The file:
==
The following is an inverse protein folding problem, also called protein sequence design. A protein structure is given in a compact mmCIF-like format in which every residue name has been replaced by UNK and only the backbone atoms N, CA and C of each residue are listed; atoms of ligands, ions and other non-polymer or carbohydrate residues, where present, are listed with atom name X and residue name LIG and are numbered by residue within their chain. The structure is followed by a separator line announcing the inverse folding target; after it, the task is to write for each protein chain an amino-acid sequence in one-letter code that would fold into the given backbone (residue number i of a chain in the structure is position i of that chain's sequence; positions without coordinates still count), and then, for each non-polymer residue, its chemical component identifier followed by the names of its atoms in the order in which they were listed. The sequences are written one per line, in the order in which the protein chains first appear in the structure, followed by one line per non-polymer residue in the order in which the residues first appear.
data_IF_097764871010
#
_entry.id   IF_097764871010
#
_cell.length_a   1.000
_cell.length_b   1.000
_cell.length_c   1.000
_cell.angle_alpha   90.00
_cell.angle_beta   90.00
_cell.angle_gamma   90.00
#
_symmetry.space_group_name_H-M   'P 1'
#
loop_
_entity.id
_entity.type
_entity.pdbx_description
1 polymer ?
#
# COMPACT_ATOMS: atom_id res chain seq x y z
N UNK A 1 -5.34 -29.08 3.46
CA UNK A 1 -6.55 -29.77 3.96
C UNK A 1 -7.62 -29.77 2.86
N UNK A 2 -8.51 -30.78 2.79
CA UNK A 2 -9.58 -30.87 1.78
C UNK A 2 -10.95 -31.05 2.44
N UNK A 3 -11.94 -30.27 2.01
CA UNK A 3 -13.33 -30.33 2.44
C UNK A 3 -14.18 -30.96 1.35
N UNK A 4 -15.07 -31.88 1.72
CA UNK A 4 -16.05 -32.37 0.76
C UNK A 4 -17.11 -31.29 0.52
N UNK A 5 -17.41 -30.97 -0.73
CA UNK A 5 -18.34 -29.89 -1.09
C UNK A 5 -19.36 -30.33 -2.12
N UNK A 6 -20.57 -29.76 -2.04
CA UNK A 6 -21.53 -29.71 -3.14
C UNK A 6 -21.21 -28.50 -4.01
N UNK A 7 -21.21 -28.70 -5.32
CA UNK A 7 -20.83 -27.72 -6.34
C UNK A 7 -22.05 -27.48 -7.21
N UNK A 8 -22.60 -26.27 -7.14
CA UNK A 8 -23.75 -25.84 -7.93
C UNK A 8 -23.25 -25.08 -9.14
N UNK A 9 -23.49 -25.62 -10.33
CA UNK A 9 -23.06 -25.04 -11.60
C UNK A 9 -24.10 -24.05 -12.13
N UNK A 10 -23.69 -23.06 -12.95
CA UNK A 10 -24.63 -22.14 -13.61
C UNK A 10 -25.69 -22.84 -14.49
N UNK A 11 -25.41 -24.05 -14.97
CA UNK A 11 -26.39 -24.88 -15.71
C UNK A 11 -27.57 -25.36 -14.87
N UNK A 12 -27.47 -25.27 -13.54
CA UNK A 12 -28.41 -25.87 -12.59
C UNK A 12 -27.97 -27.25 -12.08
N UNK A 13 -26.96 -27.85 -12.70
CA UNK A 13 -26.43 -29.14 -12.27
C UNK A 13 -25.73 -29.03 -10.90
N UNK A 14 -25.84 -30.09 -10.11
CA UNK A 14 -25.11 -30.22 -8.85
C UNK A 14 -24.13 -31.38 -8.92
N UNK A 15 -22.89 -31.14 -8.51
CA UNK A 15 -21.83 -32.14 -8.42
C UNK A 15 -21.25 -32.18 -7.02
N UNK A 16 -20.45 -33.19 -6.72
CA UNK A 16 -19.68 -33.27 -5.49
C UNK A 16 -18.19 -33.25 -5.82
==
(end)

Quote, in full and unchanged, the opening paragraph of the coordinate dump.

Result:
The following is an inverse protein folding problem, also called protein sequence design. A protein structure is given in a compact mmCIF-like format in which every residue name has been replaced by UNK and only the backbone atoms N, CA and C of each residue are listed; atoms of ligands, ions and other non-polymer or carbohydrate residues, where present, are listed with atom name X and residue name LIG and are numbered by residue within their chain. The structure is followed by a separator line announcing the inverse folding target; after it, the task is to write for each protein chain an amino-acid sequence in one-letter code that would fold into the given backbone (residue number i of a chain in the structure is position i of that chain's sequence; positions without coordinates still count), and then, for each non-polymer residue, its chemical component identifier followed by the names of its atoms in the order in which they were listed. The sequences are written one per line, in the order in which the protein chains first appear in the structure, followed by one line per non-polymer residue in the order in which the residues first appear.